Tuesday 21 September 2021

Selected Crônicas by Clarice Lispector

Selected Crônicas by Clarice Lispector is the book to open at random. On any page there's something that goes straight to the nub. She finds you out. Whatever has been happening in your own life, whatever stories you have lately heard, and paused over, Clarice will echo. It's a quality of attention. A modesty and persistence. A dailiness. 

Take note that I have said nothing about my emotional reaction: I spoke only of some of the thousands of things and people I keep an eye on. Nor does anyone pay me to do this job. I simply keep the world under observation. Is it hard work keeping an eye on the world? Most certainly.

Clarice weighs in. Reading as confirmation, sometimes that's what you need.  Like a quick chat about what you saw today. Picking elderberries. A brand-new tractor practises reversing and returning. A taxi-driver checking for break-ins. Clarice and I. 

You must be wondering why I keep an eye on the world. I was born with this mission. And I am responsible for everything in existence, even for those wars and crimes which cause so much physical and spiritual havoc. I am even responsible for this God Who is in a state of cosmic evolution towards greater perfection.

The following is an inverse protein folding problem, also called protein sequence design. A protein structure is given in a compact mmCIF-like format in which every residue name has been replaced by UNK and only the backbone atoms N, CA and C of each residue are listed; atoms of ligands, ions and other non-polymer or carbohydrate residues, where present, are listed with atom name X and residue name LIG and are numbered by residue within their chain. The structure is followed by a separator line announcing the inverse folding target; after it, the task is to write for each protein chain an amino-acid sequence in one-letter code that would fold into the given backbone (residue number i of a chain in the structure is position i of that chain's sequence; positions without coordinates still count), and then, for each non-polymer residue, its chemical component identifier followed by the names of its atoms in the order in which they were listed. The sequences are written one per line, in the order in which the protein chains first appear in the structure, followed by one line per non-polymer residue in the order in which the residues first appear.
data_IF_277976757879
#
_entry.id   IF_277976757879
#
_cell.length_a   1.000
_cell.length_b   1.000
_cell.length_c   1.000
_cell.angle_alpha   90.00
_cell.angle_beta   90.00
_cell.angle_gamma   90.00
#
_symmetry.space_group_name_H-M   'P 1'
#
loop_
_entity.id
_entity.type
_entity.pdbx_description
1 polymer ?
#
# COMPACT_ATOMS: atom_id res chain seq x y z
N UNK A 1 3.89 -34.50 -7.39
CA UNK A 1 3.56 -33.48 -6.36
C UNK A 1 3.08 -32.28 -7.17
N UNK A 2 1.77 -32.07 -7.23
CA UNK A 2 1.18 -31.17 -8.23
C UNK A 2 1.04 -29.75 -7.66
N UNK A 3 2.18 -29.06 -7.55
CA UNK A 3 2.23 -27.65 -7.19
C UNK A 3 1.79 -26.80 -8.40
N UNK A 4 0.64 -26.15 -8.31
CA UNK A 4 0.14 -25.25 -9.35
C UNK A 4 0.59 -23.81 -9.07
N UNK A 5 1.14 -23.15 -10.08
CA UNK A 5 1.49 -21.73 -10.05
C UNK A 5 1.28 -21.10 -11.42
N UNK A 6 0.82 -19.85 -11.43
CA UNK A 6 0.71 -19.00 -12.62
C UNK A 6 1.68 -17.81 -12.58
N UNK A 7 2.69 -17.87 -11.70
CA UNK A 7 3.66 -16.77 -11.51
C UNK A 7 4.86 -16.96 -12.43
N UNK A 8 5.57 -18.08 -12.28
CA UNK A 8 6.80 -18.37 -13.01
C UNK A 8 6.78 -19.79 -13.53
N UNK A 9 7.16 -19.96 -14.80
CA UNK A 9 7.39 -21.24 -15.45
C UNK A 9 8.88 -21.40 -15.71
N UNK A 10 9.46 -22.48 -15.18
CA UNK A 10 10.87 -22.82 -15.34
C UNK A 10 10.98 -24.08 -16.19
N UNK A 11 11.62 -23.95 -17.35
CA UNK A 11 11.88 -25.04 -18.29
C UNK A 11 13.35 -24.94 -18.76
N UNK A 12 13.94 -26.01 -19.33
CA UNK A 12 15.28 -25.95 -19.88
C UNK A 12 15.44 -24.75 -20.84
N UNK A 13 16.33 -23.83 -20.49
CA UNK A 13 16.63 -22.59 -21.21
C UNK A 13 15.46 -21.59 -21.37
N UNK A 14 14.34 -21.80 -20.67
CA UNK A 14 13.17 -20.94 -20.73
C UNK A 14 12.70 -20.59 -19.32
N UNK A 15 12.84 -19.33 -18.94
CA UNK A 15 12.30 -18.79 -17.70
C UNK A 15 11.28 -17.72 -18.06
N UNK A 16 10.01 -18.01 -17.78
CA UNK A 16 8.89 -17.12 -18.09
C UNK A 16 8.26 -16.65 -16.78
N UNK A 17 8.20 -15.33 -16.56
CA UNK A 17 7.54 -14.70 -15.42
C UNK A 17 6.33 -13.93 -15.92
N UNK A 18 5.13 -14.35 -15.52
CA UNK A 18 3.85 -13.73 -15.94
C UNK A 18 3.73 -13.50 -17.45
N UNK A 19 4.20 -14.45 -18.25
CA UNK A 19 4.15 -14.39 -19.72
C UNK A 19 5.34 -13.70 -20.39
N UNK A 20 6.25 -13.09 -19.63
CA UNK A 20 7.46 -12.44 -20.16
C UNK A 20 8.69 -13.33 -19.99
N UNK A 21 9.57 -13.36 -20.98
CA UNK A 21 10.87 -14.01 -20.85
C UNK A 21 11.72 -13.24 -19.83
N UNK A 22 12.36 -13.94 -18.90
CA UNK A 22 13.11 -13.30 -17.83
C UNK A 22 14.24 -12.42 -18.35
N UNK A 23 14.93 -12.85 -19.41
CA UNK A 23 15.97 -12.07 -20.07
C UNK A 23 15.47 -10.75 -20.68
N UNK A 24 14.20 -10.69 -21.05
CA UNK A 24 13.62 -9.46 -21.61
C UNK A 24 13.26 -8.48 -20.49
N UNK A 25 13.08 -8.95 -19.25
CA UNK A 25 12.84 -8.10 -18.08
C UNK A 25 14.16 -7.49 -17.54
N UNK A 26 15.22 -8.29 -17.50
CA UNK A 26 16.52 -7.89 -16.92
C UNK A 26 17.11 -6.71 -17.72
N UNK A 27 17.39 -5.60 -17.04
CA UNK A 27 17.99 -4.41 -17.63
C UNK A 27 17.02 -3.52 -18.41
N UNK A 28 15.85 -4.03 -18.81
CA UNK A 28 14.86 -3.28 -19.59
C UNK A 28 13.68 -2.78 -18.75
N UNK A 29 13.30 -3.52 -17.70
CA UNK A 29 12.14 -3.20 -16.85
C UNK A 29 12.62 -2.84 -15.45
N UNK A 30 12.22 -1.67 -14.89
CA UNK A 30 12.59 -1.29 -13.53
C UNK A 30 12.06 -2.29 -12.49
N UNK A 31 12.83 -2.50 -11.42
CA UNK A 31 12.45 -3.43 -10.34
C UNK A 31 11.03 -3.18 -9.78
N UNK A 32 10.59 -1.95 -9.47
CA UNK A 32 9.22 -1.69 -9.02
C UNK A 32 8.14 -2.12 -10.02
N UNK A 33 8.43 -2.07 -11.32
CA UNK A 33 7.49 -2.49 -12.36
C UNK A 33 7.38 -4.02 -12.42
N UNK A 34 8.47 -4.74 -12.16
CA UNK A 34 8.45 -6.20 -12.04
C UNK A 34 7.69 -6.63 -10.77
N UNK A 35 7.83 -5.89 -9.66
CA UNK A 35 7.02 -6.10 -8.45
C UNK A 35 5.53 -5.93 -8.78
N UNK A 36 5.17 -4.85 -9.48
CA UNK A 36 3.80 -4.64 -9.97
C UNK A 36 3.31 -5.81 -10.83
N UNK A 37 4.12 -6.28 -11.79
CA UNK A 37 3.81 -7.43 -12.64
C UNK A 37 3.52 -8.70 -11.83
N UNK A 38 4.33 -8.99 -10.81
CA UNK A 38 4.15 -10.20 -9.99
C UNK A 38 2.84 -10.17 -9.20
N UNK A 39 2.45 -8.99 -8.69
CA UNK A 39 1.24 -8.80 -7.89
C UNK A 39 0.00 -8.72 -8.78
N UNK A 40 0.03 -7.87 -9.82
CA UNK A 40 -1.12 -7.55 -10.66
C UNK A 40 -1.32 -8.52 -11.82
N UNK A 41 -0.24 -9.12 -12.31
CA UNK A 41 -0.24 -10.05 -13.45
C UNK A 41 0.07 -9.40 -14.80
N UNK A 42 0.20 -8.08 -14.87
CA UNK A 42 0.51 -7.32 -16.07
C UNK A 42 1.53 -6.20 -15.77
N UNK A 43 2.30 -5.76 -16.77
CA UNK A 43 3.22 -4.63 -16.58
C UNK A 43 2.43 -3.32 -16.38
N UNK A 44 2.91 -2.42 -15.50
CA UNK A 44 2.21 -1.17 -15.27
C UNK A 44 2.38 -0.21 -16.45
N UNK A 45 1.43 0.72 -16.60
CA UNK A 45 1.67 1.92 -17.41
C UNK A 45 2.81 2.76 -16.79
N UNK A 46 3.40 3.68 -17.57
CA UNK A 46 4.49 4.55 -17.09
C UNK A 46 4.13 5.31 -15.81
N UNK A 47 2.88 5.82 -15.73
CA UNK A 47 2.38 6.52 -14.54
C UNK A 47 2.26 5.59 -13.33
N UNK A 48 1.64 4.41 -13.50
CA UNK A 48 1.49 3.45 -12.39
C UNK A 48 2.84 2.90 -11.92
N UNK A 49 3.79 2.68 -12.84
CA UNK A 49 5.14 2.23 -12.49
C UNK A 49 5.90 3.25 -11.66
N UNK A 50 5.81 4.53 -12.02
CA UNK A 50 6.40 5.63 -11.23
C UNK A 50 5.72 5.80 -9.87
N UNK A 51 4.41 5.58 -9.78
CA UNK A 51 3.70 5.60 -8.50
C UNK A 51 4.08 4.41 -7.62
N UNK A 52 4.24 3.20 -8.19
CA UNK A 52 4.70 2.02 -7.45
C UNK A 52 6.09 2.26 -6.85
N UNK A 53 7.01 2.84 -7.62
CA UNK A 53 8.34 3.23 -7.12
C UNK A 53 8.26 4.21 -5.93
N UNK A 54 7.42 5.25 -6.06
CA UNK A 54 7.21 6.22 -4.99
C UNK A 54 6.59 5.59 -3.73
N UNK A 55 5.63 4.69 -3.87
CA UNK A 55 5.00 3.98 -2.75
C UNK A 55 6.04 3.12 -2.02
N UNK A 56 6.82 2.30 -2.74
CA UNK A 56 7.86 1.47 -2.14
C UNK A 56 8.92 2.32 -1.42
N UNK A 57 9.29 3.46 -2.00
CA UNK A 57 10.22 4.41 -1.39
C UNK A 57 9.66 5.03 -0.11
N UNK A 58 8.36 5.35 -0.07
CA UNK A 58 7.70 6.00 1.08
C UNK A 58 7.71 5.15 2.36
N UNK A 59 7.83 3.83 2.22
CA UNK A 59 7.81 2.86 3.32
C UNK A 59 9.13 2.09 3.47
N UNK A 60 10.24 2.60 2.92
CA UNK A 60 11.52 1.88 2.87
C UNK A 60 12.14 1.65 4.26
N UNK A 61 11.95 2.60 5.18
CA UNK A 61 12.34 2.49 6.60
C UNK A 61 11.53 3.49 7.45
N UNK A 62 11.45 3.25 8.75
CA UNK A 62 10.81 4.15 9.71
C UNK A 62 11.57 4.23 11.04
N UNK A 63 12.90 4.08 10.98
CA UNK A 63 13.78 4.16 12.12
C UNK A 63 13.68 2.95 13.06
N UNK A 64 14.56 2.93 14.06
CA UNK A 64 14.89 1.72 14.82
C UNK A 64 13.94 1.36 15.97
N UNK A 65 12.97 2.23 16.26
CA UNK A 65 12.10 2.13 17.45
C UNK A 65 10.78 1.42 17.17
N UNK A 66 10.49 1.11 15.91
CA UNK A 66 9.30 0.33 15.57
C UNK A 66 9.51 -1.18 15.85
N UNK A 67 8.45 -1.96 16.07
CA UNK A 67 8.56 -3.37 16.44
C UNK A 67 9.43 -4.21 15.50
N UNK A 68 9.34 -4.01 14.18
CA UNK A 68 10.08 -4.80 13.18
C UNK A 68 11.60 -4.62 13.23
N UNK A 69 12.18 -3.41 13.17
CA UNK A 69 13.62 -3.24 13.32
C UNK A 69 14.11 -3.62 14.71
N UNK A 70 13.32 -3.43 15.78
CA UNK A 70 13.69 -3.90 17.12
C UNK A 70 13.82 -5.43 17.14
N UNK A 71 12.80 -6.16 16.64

I too have been keeping an eye, and a pen, on the local world for the last couple of years. I don't feel responsible, but I'm having my say in the name of greater perfection. Not feeling responsible for at least some of the time is, I would argue, essential. Plus I cannot envisage at all this God Who.

Since childhood I have kept an eye on a swarm of ants: they crawl in Indian file, carrying a tiny particle of leaf which does not prevent them from pausing to chat whenever they meet another procession of ants coming from the opposite direction.

Is an ant responsible? Or does the ant, tiny as it is, embrace a world? Clarice Lispector is an open-minded commentator. But by writing anything at all about ants, she is taking a stance.

But I still have not found the person to whom I should report my findings. 

Saturday 18 September 2021

Report from a Parisian Paradise, Joseph Roth

Joseph Roth spent the last fourteen years of his life in France. Notes from a Parisian Paradise is the feuilleton of his travels around France, freed from the weight of his own country, his own history, he finds what he needs, he feels at home. The enthusiasm, the traveller's lungs, the writer's eyes, old dreams of white cities descending in flat terraces and citadels in a Roman hand, Avignon, Nîmes, St Baux, Tournon, all the way down to Marseille, which, at the time of his visit in 1925, had seven hundred ships in the harbour. If you find your childhood dreams you find your childhood, which up till then appeared not to have existed at all.